EXCLUSIVE: Forbes’ Siedle Considering Run for Rhode Island Attorney General
Monday, August 07, 2017
Siedle told GoLocal he would run on the platform of calling in the SEC to investigate what he has been saying since 2013 — that he believes individuals are criminally responsible for the mismanagement of the state’s pension fund which has since cost Rhode Island “nearly a billion dollars.”
“The state has a choice. It can continue under [Governor Gina] Raimondo’s spell, or the new guard has an obligation to look and see what happened, and they will discover substantial wrongdoing,” said Siedle. “If a candidate — whether for Governor or Attorney General — runs on this platform and wins, they can get the SEC involved in a heartbeat. If I ran for AG, I would say my focus would be on the largest financial crime in the state’s history. The SEC and others will jump, but the call has to come from elected officials as opposed to harmed participants.”
GoLocal reported in July that Siedle is in line to be awarded $48 million of more than $70 million in a record award by the SEC, in a case involving six JP Morgan whistle-blowers. As part of the action, JP Morgan agreed to pay over $300 million in regulatory fines in 2016.
“A really aggressive AG who focused on the pension fund could have a major impact," said Siedle. "Other states would be calling and asking to tag along, because then they’d be in a position if they’re not getting on board, it’s clear they’re hiding something.”
Siedle pointed out that current Attorney General Peter Kilmartin spends time at his own residence in Florida.
"Do you want an AG in Florida who spends his time there? I might [just run]— why not? It’s easy enough, you just have to establish residence," said Siedle. "It’s not like going to Alaska. I’ve spent time in Massachusetts, I’ve got connections in New England. This would be a huge way of giving back, to do in a state where you could actually pull it off."
Siedle spoke to how he first came to get involved in Rhode Island pension politics.
“It began when I read in an Institutional Investor article in [January] 2013 that Raimondo had ‘solved’ the nation’s retirement dilemma,” said Siedle. “I read the article and I was blown away by the questions the reporter hadn’t asked, and the half-truths. If Raimondo was a VC turned rising star, I asked how she did she do as a VC? The reporter didn’t know. I knew that was fishy, because if a money manager is successful, they shout from rooftops about beating the S&P and the like, and she wasn’t saying anything.”
“So there just seemed to be a story, and [Raimondo’s] supposed past, so I wrote an article about it, on Forbes - that was the ‘Rhode Island Pension Reform Looks More Like a Wall Street Feeding Frenzy,” article,” said Sidle. “Following that I flew up to Rhode Island at the suggestion of Stephen Day, who said he’d set up meetings with Marcia Reback, as well as folks from AFSCME.”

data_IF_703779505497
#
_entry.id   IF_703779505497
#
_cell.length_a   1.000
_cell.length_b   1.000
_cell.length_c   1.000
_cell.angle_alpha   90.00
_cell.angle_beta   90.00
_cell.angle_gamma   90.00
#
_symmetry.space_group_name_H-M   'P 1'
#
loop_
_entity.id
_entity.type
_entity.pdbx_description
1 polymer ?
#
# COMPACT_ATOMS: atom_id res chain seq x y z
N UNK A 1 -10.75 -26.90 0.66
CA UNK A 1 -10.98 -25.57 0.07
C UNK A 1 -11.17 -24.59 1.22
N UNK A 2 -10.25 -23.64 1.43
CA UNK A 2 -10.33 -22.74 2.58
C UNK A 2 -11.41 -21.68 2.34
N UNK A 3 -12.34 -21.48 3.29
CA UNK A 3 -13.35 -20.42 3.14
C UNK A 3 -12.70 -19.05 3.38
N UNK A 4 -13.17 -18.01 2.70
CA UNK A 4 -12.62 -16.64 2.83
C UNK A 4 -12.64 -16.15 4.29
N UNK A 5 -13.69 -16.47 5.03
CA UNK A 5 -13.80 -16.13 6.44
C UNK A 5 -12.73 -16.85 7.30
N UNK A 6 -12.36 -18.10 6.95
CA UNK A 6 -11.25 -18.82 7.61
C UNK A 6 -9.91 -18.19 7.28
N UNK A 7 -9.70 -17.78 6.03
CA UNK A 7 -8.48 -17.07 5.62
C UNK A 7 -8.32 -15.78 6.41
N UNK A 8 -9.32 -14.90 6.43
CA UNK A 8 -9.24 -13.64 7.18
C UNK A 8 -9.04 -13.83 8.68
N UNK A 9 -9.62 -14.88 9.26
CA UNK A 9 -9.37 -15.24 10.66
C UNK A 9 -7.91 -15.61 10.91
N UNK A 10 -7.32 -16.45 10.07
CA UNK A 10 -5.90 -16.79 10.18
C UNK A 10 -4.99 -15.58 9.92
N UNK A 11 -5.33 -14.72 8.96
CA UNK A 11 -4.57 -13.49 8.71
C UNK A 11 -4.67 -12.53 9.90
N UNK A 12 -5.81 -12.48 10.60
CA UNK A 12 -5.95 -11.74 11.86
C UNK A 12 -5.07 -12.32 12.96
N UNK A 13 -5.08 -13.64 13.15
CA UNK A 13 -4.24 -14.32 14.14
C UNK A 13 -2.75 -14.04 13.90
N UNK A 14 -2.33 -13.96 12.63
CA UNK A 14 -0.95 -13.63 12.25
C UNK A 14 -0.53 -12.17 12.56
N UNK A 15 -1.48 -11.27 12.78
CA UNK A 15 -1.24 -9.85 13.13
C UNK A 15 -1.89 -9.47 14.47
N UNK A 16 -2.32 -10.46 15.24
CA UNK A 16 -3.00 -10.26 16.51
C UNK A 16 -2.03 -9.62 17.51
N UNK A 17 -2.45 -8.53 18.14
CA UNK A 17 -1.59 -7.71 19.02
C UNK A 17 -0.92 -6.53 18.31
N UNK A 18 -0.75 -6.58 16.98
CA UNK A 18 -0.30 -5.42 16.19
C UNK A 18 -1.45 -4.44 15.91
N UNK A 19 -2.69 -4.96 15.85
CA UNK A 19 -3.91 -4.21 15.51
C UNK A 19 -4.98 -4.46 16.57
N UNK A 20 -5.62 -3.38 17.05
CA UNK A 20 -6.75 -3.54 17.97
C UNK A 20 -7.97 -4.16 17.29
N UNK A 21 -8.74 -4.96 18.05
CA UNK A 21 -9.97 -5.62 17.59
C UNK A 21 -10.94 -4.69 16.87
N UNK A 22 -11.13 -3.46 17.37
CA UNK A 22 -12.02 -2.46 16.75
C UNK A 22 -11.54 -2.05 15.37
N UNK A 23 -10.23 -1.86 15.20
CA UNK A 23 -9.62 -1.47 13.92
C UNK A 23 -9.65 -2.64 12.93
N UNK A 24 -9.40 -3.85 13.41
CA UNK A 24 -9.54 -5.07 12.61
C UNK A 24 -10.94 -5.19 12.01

“At the beginning, the union — AFSCME and Michael Downey— was extremely skeptical,” said Siedle. “Some people think this was a union set-up, that I came in to support their agenda. I came in with my own opinion. Downey and AFSCME were skeptical to take $20,000 of members’ money to pay for the investigation."
"This is about an expert who came to be embraced by the union. It wasn’t the union hiring an expert to support their views. You can see the dates — when I wrote on Forbes, when I was hired," said Siedle.
Siedle was hired, and came out with his hundred-plus page report, “RI Public Pension Reform - Wall Street’s License to Steal,” that October.
“At the press conference, I mentioned I was submitting the report to the SEC,” said Siedle. “And Kathy Gregg from the Providence Journal asked me, ‘Has the SEC ever listened to your advice?'"
"I said sure it has,” said Siedle. “In fact, I just sent her the most recent press, and let her know just how much they’re paying me.”
“After the License to Steal report, Raimondo said in her first interview [with WPRI reporter Ted Nesi] that she didn’t know the [pension fund] fees, and Nesi wrote something like ‘Treasurer Fires Back at Siedle.’ I said, ‘Treasurer Misfires Back!' She didn’t know the fees!” said Siedle.
“The presser at AFSCME was a pivotal moment. I followed through on my promise to show the hidden fees and conflicts [with the SEC]. These things take a while,” said Siedle. “What we found out, just this year - remember my report finished in October 2013 — was that in January 2014, the SEC requested the documents from Raimondo, and she stonewalled them.”
“So they were listening then. They did request the documents. Raimondo told them that the agreements with the hedge funds precluded her from providing documents to law enforcement,” said Siedle. “There’s no agreement, anywhere, that says you can’t go to the police if you’ve robbed. It’s just not plausible. She told them a line, and they backed down. If the elected officials in Rhode Island embraced my findings, the [SEC] would have jumped on it.”
Since his initial investigation in Rhode Island, Siedle crowdsourced additional investigations into the secrecy of the pension fees, and what he said has been the cost of the underperformance of the state pension fund’s real estate portfolio - and the Rhode Island Retired Teachers Association (RIRTA) retained Siedle to bring potential civil and criminal malfeasance to the attention of the FBI, SEC and DOJ for both further investigation and possible prosecution.
“Rhode Island just had a spectacularly extraordinary series of events — gambling the state pension, and a national expert and the union calling for an investigation into this major debacle — and the Treasurer ignoring the credible warning of experts, including Warren Buffett,” said Siedle. “It brings us to where we are today. Does [Raimondo] just walk away? There were ample warnings that this wasn’t going to work. The state lost nearly $1 billion."
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